View attachment 548122
 

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Discussion Starter #6 (Edited)
Good info....In my case I don't have a remote for my Nikon so I simply use the timer function when taking pics on the tripod to avoid movement (blur)....ZR
Oh, I remember doing that before I got my remote, and sometimes with the point and shoots.

This is one of my favorite pics I ever took, done with that canon point and shoot mentioned above, but I manually dialed down the ISO and used a tripod/timer.

 

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Another great tip, try shooting at dusk and up the ISO. If you are using a fast lens you can get away with out using a tripod. I for one know I do not like eye level images all the time. Also don't be affraid to get on the ground or on a step stoll to get angles. As a semi hobbiest photographer, I shoot people 99% of the time, Halloween is one of the hardest images to capture the feeling of the image. Below are some images I took last year, during the yard setup, and also some of my Halloween inspired people shoots. LOL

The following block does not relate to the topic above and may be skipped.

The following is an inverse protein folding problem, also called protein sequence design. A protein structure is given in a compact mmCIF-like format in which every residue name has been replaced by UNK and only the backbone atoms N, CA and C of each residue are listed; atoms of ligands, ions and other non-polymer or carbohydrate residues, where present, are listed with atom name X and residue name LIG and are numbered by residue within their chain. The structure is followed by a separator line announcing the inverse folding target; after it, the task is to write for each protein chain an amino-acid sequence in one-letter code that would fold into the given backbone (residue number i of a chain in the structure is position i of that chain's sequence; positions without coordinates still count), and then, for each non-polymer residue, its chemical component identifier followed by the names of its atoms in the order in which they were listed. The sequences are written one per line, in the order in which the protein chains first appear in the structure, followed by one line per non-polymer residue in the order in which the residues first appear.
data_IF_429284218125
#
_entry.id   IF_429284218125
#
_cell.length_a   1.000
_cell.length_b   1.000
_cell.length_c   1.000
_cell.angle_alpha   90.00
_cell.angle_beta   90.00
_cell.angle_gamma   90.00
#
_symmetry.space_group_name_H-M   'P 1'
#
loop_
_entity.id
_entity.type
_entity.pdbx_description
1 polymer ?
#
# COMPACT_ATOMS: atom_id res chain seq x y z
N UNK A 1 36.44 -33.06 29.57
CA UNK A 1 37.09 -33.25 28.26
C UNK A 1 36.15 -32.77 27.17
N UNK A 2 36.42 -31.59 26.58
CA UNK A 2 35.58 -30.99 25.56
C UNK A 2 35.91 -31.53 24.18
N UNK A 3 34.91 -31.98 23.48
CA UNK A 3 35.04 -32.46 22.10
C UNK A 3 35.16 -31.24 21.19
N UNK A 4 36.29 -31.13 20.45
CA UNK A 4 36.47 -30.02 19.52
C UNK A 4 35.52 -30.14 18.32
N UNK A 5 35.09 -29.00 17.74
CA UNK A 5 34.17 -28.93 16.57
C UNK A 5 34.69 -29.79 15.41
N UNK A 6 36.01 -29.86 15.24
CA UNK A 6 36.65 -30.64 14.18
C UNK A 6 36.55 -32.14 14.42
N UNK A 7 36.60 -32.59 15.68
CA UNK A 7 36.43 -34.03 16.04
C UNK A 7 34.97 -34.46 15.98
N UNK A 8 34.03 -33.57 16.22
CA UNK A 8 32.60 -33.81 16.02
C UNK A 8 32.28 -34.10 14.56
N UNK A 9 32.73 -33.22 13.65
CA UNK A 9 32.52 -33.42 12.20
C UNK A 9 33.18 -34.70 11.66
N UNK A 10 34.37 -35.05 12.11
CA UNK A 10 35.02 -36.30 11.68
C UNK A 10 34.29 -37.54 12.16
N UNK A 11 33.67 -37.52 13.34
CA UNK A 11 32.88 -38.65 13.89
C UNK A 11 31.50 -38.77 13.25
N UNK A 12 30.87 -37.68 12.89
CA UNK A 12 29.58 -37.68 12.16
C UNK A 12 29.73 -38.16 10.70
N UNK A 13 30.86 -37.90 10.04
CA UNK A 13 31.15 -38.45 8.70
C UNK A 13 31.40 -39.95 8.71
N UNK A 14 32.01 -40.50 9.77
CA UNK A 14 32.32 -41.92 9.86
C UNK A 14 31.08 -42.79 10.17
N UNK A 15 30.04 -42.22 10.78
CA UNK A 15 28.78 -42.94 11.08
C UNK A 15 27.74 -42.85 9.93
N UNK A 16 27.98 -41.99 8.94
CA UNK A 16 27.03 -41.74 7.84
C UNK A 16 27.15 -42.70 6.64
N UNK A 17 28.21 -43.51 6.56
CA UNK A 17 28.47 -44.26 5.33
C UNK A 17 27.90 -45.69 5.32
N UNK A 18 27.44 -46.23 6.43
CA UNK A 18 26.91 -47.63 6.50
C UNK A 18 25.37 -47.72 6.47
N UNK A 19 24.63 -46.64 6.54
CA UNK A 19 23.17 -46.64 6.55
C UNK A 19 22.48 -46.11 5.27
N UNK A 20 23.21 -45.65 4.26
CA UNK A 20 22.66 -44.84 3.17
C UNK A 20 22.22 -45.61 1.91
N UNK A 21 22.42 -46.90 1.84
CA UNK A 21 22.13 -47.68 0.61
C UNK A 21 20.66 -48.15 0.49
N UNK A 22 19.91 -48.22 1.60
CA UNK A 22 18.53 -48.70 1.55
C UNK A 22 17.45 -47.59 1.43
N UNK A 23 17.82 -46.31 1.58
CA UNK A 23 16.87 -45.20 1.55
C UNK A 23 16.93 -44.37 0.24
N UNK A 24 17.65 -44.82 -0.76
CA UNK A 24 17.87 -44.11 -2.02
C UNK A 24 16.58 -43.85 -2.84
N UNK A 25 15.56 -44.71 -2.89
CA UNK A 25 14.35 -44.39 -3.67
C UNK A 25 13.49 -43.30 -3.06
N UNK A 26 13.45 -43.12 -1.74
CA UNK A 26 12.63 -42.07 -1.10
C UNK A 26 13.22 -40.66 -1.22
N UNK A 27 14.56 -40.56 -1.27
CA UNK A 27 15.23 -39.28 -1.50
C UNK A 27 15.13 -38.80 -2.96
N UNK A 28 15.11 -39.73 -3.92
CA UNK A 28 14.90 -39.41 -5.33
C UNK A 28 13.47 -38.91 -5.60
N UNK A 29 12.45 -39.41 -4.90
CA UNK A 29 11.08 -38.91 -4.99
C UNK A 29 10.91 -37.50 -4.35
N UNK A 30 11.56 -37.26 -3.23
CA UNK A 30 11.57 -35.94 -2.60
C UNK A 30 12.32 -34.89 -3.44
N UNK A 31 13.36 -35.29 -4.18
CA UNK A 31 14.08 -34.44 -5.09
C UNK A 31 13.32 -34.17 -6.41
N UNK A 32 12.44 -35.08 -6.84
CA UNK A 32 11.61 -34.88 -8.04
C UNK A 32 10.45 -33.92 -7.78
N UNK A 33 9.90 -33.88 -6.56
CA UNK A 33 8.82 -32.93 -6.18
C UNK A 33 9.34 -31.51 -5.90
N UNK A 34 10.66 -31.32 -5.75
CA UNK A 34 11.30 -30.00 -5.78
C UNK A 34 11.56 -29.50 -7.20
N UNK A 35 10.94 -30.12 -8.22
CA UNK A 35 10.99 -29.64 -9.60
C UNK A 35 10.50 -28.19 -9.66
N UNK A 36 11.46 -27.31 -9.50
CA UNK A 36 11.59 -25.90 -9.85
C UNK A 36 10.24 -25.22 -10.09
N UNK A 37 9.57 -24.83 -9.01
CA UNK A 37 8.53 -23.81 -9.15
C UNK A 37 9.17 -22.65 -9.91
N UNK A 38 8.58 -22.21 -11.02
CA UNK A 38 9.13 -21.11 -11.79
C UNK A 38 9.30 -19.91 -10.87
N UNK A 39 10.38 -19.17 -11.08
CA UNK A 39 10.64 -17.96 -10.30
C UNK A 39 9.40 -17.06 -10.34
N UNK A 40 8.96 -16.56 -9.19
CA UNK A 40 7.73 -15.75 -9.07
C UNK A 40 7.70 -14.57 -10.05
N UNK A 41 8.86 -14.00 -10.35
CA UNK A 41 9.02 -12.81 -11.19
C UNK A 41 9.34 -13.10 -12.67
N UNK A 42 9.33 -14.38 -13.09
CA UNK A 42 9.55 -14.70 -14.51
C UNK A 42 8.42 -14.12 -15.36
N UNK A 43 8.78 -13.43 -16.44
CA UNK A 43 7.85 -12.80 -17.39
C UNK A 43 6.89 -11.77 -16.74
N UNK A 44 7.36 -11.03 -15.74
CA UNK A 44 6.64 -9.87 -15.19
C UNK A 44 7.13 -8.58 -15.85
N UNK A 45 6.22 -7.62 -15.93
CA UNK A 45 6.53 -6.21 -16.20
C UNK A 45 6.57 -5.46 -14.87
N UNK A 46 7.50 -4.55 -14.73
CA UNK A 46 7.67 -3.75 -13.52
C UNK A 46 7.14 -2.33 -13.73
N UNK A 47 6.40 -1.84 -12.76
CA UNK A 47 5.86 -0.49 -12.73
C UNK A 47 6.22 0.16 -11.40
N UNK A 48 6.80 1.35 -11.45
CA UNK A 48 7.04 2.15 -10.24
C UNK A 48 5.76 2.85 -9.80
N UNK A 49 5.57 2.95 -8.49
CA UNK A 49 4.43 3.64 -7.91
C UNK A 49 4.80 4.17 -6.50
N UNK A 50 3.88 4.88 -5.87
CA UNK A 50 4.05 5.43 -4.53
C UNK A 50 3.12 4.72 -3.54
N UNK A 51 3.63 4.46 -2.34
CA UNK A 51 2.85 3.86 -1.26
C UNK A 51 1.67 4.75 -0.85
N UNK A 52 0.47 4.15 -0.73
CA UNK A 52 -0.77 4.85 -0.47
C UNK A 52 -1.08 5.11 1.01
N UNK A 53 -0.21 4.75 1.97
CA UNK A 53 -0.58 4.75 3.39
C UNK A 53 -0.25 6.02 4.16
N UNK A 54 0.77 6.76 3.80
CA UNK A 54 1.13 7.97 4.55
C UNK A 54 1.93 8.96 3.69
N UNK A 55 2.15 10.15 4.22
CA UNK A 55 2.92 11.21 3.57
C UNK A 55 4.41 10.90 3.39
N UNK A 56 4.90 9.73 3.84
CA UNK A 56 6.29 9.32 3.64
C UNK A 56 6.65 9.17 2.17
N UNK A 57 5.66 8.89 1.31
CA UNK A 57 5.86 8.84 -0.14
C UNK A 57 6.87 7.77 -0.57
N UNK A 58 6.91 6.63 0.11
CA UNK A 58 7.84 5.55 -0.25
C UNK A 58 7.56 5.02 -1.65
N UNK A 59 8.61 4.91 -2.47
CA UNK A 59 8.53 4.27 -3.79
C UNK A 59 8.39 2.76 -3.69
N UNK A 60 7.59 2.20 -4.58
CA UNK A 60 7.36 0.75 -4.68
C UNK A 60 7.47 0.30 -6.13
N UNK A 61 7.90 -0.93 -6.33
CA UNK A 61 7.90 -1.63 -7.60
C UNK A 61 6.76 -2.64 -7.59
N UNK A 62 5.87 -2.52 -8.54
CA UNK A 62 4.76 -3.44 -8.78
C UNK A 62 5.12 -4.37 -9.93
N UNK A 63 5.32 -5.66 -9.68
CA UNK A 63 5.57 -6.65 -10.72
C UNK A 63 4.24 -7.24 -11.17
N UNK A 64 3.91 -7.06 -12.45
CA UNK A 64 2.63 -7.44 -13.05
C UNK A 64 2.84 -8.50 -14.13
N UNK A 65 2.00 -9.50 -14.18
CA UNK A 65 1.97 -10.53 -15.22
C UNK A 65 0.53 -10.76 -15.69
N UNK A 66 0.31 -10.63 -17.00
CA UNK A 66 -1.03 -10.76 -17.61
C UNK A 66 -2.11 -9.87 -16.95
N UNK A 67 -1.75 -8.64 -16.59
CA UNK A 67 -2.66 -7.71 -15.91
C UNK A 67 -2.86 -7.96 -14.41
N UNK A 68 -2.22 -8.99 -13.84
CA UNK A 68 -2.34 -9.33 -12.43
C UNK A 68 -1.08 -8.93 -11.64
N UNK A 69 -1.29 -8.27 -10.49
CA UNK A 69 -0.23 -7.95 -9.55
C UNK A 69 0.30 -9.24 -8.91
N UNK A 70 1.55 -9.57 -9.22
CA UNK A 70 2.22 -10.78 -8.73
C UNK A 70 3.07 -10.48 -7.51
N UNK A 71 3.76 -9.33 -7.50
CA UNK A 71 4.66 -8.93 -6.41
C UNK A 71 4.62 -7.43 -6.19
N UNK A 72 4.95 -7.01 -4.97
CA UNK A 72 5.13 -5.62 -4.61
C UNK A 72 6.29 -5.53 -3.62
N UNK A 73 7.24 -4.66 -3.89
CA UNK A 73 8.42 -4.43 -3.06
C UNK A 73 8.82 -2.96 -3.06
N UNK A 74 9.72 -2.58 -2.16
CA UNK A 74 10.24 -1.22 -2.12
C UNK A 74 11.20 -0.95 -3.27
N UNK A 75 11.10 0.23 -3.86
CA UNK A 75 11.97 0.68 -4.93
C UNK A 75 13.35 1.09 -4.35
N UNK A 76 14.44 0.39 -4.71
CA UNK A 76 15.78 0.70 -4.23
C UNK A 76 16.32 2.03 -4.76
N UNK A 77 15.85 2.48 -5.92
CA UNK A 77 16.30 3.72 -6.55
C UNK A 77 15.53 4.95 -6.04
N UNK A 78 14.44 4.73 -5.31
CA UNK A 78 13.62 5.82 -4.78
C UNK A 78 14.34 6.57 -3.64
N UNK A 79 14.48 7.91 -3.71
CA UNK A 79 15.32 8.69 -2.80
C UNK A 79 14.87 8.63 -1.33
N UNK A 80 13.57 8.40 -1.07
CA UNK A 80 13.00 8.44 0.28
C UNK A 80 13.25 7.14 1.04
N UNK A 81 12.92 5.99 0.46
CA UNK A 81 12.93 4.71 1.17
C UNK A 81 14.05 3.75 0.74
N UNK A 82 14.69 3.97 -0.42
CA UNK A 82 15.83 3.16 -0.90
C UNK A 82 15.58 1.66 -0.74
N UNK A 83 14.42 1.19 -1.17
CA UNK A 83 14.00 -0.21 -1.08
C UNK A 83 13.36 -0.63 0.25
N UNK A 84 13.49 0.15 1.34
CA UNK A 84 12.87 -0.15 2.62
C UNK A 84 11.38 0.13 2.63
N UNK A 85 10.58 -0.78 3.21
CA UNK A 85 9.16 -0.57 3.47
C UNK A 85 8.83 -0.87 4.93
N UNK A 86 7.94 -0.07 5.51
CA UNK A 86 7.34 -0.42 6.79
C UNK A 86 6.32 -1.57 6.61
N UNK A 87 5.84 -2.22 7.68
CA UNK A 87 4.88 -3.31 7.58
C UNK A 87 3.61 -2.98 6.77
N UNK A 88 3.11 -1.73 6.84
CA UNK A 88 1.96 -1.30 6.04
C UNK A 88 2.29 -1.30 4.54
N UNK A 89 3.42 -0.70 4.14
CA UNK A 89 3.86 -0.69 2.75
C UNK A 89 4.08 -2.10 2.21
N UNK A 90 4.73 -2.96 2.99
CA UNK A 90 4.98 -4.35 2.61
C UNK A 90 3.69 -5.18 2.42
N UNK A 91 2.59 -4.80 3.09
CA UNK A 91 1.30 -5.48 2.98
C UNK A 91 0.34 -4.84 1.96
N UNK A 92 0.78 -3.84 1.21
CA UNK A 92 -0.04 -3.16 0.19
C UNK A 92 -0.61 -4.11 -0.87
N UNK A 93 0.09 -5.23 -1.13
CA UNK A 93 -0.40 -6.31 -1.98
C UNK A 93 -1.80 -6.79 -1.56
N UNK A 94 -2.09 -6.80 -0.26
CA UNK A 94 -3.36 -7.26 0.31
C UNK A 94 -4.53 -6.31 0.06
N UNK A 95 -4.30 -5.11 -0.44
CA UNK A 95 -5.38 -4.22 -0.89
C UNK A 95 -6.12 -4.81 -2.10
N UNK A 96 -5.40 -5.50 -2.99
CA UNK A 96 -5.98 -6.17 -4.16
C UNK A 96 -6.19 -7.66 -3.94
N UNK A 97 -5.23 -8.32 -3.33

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View attachment 548282
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Years ago at the West Coast Haunter's Convention I sat in on a class on how to take photos of your haunt. Alas I don't recall most of what he had to say beyond telling us more pixels don't mean better photos... Like you said after a certain point all those pixels only make enlargements look better. His other point was use a tripod. Lastly since it cost nothing to develop the "film" take LOTS of photos try different angles and different speeds something will turn out. Not very helpful but it was a free 40 minute class err seminar.